In Fig. 73 a high-tension circuit is shown. Two coils, side by side, are always used to show an induction coil, and a condenser is generally shown, as illustrated, by means of a pair of forks, one resting within the other.
One other piece of mechanism is necessary, and that is an Interrupter, for the purpose of getting the effect of the pulsations given out by the secondary coil.
A simple current interrupter is made as follows: Prepare a wooden base (A), one inch thick, six inches wide, and twelve inches long. Upon this mount a toothed wheel (B), six inches in diameter, of thin sheet metal, or a brass gear wheel will answer the purpose. The standard (C), which supports the wheel, may be of metal bent up to form two posts, between which the crankshaft (D) is journaled. The base of the posts has an extension plate (E), with a binding post for a wire. At the front end of the base is an L-shaped strip (F), with a binding post for a wire connection, and the upwardly projecting part of the strip contacts with the toothed wheel. When the wheel B is rotated the spring finger (F) snaps from one tooth to the next, so that, momentarily, the current is broken, and the frequency is dependent upon the speed imparted to the wheel.Fig. 74. Current Interrupter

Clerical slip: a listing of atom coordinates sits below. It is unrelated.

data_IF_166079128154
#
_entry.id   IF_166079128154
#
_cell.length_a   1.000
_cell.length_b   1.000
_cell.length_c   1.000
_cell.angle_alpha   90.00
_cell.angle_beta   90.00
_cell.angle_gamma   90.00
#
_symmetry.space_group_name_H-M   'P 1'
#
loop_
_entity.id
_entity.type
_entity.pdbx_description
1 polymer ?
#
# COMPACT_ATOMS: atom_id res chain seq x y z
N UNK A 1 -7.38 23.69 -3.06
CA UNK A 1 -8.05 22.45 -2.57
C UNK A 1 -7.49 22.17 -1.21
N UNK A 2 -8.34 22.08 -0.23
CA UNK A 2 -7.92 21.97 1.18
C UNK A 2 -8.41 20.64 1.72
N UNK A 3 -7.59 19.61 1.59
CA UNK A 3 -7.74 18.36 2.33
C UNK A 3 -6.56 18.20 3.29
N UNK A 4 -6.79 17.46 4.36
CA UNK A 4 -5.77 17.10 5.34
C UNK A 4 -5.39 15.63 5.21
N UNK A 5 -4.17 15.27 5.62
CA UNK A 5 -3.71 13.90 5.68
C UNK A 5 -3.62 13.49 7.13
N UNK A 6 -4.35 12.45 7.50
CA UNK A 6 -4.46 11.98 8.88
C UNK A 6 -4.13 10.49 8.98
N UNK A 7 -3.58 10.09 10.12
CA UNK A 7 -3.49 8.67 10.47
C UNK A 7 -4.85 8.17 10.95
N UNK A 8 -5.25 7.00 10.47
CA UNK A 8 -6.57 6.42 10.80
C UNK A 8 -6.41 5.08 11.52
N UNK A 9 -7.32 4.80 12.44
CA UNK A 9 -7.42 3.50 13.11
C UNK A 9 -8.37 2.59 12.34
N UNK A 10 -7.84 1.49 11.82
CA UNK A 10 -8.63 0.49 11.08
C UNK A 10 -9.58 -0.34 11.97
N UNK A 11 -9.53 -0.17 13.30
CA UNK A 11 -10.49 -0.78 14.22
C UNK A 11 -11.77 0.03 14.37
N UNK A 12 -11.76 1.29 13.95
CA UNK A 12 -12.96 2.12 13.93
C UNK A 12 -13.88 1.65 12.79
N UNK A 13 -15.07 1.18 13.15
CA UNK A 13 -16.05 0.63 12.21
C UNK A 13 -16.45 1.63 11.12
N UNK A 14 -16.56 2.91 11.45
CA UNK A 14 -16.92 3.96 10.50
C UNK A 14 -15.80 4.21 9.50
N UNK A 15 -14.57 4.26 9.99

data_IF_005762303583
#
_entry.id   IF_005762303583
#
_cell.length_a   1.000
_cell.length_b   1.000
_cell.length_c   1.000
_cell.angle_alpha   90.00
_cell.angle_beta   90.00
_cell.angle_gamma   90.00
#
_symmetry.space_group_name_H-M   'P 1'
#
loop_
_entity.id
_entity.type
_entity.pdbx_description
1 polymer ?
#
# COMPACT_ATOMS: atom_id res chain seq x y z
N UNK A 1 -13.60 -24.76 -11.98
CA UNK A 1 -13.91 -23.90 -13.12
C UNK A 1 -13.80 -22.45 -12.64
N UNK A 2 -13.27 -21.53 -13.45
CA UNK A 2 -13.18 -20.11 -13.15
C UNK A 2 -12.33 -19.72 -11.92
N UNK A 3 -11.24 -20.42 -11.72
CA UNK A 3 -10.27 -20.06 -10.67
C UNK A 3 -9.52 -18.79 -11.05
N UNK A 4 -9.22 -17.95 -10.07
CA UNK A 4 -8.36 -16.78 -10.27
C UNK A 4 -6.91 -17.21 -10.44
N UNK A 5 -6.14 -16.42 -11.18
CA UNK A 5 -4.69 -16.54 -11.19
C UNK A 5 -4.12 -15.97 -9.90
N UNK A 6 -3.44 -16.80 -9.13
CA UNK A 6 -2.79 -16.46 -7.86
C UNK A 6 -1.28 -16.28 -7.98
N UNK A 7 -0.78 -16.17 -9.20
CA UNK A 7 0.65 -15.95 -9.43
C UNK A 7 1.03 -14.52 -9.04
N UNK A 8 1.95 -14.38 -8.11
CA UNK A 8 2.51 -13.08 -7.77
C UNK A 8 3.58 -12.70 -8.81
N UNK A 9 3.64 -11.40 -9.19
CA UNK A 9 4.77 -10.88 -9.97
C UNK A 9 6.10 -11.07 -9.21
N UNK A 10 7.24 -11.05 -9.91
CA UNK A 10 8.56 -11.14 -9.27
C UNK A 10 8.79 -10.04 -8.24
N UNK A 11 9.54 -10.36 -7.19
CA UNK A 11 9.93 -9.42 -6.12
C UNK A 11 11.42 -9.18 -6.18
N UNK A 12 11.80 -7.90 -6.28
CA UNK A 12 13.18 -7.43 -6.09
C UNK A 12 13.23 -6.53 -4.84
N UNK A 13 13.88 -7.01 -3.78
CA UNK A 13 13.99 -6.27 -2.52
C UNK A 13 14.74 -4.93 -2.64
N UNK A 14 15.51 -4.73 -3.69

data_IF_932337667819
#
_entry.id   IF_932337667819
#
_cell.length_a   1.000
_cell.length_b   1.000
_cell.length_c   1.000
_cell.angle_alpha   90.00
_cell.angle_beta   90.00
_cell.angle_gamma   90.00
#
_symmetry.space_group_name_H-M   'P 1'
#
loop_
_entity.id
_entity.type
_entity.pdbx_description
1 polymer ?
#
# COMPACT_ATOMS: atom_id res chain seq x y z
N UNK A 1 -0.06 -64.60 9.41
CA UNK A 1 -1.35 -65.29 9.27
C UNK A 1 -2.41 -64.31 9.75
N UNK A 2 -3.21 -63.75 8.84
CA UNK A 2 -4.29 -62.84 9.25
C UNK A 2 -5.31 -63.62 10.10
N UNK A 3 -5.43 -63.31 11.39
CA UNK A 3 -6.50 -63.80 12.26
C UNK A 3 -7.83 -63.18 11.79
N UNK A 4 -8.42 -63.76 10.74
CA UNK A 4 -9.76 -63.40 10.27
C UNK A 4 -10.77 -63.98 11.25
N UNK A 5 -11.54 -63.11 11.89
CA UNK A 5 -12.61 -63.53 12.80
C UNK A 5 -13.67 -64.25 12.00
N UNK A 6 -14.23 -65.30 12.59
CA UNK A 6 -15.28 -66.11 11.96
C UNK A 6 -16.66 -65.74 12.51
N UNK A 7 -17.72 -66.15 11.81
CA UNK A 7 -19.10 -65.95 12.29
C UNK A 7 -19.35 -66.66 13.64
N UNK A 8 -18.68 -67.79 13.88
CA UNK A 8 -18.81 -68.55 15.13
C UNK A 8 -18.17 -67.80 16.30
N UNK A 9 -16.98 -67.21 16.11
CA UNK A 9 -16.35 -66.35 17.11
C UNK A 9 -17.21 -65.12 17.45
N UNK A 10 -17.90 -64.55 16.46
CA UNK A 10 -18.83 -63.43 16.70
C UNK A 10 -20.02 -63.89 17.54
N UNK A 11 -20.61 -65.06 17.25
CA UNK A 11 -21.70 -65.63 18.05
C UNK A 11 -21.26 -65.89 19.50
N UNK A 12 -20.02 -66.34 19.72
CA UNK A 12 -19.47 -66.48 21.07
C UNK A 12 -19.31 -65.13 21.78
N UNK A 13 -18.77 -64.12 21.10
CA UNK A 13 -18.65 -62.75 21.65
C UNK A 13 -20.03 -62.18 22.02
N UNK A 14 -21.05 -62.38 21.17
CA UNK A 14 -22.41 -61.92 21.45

This high-tension coil is made use of, and is the essential apparatus in wireless telegraphy, as we shall see in the chapter treating upon that subject.